While Bosworth now argues that he was playing devil’s advocate in his memo, he wrote at the time that Facebook, by necessity, would keep connecting people and expanding no matter how ugly the cost.

“In almost all of our work, we have to answer hard questions about what we believe,” he concluded. “We have to justify the metrics and make sure they aren’t losing out on a bigger picture. But connecting people. That’s our imperative. Because that’s what we do. We connect people.”

During the nearly two years that the memo remained on Facebook’s internal platform, BuzzFeed wrote, employees commented on it and debated it. While Bosworth said it was one of his most unpopular employee messages, a former senior executive told BuzzFeed that it was “super popular internally.”

The Verge reported that Bosworth deleted the 2016 memo after learning it had been obtained by reporters this week and then wrote a new memo to employees in which he complained about the initial leak.

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Facebook’s Zuckerberg speaks out over Cambridge Analytica ‘breach’

Facebook founder Mark Zuckerberg has admitted that the social network “made mistakes” that led to millions of Facebook users having their data exploited by a political consultancy.

Cambridge Analytica is accused of improperly using the data on behalf of political clients.

In a statement, Mr Zuckerberg said a “breach of trust” had occurred.

In a later interview with CNN he said he was “really sorry”, and pledged to take action against “rogue apps”.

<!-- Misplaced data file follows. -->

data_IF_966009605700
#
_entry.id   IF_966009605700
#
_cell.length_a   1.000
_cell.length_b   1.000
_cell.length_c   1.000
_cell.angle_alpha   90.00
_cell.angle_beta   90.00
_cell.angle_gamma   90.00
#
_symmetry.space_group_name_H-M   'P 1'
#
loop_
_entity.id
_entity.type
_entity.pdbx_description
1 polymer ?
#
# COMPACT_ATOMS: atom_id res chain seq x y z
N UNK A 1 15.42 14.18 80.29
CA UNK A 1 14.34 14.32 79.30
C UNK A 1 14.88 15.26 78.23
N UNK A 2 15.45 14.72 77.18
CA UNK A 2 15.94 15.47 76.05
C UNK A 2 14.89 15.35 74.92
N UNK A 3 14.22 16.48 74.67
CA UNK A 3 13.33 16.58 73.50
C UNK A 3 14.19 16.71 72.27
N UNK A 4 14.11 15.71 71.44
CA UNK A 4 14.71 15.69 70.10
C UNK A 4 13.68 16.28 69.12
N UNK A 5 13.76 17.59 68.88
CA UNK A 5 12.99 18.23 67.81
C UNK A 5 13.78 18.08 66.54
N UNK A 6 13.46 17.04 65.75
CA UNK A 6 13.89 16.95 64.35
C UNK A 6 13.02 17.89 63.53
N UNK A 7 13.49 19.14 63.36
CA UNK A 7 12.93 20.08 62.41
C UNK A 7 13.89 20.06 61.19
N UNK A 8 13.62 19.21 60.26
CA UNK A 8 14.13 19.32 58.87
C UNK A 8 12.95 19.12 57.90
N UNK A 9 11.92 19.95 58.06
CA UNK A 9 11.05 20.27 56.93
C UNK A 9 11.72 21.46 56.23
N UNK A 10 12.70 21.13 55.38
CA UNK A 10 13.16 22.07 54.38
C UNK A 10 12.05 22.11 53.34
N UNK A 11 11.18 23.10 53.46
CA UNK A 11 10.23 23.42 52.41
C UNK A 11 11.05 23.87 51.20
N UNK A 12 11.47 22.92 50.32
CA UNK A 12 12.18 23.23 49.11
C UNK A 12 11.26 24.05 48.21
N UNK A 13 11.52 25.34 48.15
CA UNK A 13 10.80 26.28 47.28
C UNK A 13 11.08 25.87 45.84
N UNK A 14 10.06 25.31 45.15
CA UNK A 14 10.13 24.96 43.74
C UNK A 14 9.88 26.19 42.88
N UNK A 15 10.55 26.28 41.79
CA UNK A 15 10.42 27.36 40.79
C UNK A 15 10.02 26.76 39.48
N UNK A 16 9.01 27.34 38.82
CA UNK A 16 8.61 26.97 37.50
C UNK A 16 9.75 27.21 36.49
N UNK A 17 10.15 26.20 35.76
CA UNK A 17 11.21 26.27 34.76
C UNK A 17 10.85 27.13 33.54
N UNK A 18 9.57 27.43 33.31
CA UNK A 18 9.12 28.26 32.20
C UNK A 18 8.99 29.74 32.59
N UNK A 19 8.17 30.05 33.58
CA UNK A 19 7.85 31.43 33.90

He added that he was “happy” to testify before Congress “if it’s the right thing to do”.

Analysis by Dave Lee, BBC North America technology reporter, at Facebook’s headquarters

I read one thing loud and clear from Mr Zuckerberg’s initial statement: Facebook is not prepared to take the blame for what has happened.

Contrition has never been Mr Zuckerberg’s strong point, and the statement, days in the making, was no different.

No apology to users, investors or staff over how this incident was allowed to happen by the data policies in place at the time.

No explanation as to why, after learning its data was being abused like this in 2014, it opted to give the companies a telling off instead of banning them outright.

No reasoning as to why Facebook failed to inform users their data may have been affected. Technically, it still hasn’t.

Mr Zuckerberg’s words were not an explanation, but a legal and political defence. This company knows it is heading into battle on multiple fronts.

Follow Dave Lee on Twitter @DaveLeeBBC

ACLU Sues Maine Governor for Deleting Critical Comments from His Facebook Page

H2 lepage censor

The American Civil Liberties Union has filed a lawsuit against Maine Governor Paul LePage over his practice of deleting comments and blocking people from his official Facebook page in order to censor dissent. The ACLU says, “Free speech must be protected from government censorship on Facebook just as is it in any other public forum.”